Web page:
Financial support and sponsorship

Nil.

Conflicts of interest

John A. Kellum and Debra Foster are employees and stockholders of Spectral Medical. Paul M. Walker is a member of the board and holds stock in Spectral Medical. Hisataka Shoji is an employee of Toray Medical.



 
  References Top

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Fujimori K, Tarasawa K, Fushimi K. Effectiveness of polymyxin B hemoperfusion for sepsis depends on the baseline SOFA score: A nationwide observational study. Ann Intensive Care 2021;11:141.  Back to cited text no. 7
    
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Fujimori K, Tarasawa K, Fushimi K. Effects of polymyxin B hemoperfusion on septic shock patients requiring noradrenaline: Analysis of a nationwide administrative database in Japan. Blood Purif 2021;50:560-5.  Back to cited text no. 8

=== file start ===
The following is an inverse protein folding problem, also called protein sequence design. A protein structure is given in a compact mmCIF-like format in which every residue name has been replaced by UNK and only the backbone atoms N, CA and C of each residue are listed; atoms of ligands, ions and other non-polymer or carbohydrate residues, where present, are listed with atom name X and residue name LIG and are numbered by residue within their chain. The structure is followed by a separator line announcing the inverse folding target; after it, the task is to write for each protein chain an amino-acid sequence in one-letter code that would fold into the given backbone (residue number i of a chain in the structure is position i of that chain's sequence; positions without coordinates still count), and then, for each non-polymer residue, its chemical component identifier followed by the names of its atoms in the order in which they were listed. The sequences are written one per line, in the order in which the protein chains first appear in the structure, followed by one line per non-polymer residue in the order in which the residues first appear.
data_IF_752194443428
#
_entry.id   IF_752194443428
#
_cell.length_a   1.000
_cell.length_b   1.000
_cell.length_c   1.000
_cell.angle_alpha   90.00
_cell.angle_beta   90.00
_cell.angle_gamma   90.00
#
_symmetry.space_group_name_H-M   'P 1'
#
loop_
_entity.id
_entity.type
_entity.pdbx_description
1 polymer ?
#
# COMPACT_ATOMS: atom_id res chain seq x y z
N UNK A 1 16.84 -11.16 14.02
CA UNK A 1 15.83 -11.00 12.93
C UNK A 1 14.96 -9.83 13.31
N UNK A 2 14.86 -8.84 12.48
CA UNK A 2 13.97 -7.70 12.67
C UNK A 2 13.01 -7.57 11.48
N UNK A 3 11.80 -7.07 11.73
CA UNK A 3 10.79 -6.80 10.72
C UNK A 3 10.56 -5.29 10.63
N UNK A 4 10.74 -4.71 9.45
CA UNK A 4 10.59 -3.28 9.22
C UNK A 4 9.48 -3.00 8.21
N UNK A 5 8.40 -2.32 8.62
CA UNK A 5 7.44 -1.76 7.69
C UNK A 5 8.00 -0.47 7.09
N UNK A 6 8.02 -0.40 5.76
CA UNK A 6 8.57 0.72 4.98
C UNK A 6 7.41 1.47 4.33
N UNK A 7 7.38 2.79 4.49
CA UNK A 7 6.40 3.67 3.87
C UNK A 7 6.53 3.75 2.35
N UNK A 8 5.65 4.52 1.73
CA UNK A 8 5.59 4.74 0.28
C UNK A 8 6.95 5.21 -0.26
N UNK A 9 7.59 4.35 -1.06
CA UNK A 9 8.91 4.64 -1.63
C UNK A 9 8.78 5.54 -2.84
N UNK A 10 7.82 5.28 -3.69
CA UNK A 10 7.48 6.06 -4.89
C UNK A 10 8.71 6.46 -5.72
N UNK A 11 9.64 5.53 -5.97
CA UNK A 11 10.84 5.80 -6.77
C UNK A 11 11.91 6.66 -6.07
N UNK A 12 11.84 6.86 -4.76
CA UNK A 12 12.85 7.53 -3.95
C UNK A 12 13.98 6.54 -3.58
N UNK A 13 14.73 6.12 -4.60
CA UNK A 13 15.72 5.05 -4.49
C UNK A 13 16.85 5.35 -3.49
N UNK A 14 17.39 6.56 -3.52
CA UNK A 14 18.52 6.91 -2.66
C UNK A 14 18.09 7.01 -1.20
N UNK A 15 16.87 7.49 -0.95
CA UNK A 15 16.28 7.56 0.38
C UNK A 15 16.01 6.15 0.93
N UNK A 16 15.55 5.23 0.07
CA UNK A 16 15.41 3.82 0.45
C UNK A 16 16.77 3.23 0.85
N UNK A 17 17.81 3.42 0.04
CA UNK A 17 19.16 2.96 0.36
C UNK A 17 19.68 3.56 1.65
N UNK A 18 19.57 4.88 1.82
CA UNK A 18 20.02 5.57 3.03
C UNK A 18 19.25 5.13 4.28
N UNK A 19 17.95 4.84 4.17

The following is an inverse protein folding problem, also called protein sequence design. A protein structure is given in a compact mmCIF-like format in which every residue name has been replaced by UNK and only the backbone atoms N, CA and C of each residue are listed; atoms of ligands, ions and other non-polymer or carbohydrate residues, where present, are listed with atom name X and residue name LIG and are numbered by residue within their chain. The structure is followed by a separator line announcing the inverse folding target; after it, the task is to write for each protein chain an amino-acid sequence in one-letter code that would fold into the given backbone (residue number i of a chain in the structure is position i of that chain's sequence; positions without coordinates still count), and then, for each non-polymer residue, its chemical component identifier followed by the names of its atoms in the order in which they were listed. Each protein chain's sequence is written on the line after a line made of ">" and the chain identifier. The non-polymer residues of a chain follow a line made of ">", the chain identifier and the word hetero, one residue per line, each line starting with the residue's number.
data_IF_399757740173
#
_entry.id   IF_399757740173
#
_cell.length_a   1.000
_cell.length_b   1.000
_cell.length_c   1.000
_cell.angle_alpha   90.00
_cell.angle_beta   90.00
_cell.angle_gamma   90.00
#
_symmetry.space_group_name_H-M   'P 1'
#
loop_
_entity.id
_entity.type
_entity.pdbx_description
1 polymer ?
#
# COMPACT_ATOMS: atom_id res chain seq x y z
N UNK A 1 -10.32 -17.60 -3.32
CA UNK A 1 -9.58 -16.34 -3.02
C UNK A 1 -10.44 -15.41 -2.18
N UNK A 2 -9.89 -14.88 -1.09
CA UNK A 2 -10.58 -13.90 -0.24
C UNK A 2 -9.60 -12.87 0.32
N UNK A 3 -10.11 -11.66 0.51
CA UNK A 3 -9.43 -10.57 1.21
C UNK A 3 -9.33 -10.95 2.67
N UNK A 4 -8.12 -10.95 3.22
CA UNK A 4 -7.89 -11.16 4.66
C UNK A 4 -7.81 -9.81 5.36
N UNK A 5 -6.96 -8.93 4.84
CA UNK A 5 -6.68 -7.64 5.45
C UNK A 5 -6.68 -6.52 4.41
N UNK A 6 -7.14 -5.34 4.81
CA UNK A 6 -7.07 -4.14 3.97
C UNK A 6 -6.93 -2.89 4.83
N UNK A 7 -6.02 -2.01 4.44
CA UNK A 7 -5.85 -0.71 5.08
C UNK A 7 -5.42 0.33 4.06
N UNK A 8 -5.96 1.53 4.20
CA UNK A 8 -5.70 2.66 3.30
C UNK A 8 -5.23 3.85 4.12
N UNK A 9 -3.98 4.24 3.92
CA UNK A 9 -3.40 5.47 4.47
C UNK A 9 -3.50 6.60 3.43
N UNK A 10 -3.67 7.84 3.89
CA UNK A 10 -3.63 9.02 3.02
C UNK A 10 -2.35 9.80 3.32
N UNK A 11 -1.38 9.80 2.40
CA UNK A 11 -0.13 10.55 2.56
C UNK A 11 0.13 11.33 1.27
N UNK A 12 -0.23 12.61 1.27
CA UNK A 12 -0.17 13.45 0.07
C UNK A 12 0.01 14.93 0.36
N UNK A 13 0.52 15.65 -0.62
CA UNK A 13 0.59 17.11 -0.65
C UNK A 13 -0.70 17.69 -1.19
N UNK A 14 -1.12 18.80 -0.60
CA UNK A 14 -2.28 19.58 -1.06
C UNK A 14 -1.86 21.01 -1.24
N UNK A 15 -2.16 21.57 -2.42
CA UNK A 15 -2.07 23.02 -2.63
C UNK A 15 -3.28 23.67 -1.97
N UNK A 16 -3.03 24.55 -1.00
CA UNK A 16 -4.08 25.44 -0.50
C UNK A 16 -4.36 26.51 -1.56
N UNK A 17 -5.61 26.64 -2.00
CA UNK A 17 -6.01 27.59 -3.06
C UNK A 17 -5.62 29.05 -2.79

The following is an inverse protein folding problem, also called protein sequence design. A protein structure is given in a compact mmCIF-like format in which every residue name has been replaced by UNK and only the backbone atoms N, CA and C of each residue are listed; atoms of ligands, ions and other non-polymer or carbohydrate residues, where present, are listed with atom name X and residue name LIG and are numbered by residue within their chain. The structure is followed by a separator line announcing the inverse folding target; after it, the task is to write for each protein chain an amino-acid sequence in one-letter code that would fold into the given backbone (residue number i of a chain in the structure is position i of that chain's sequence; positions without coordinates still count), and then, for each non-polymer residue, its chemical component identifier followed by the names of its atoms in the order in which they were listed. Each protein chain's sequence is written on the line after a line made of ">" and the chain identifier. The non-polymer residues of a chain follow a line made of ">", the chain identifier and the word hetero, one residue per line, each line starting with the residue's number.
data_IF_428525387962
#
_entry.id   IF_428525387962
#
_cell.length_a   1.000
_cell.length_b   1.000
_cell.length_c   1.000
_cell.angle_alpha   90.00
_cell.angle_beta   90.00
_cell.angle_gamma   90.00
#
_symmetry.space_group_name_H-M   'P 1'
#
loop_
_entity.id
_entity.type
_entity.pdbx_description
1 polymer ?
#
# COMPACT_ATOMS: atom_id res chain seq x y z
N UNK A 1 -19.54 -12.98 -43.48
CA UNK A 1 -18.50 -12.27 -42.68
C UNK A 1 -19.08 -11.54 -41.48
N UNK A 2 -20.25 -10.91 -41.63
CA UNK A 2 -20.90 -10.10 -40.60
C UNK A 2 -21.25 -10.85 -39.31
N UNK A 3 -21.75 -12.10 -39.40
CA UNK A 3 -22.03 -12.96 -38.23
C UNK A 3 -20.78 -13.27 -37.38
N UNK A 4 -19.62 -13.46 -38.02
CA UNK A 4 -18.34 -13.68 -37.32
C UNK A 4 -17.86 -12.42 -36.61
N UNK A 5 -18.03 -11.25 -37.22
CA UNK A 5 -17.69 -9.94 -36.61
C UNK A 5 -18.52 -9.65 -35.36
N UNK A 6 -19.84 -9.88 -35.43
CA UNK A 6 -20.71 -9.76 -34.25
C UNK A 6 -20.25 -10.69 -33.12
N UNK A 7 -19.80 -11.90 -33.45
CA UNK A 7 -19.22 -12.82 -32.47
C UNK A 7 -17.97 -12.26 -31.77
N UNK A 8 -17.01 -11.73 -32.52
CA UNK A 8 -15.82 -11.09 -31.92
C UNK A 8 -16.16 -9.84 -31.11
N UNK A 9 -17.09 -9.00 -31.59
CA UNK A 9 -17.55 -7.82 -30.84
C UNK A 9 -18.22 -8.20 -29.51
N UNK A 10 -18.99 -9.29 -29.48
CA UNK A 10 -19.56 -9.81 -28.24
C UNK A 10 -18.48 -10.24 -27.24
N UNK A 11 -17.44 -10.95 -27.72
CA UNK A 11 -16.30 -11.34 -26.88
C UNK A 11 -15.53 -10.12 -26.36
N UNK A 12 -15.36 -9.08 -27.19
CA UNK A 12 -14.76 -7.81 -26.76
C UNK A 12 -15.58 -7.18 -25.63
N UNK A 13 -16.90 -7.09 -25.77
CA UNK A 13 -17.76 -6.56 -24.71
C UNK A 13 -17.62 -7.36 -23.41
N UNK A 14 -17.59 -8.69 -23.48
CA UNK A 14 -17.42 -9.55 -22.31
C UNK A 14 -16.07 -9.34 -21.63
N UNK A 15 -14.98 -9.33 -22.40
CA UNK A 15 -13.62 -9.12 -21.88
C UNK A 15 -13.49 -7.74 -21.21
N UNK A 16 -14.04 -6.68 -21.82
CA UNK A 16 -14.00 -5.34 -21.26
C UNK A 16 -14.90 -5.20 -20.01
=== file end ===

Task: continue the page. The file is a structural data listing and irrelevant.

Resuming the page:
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Shakoory B, Carcillo JA, Chatham WW, Amdur RL, Zhao H, Dinarello CA, et al. Interleukin-1 receptor blockade is associated with reduced mortality in sepsis patients with features of macrophage activation syndrome: Reanalysis of a Prior Phase III Trial. Crit Care Med 2016;44:275-81.  Back to cited text no. 11
    
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Kernan KF, Ghaloul-Gonzalez L, Shakoory B, Kellum JA, Angus DC, Carcillo JA. Adults with septic shock and extreme hyperferritinemia exhibit pathogenic immune variation. Genes Immun 2019;20:520-6.  Back to cited text no. 12
    
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Katagiri D, Ishikane M, Asai Y, Izumi S, Takasaki J, Katsuoka H, et al. Direct hemoperfusion using a polymyxin B-immobilized polystyrene column for COVID-19. J Clin Apher 2021;36:313-21.  Back to cited text no. 31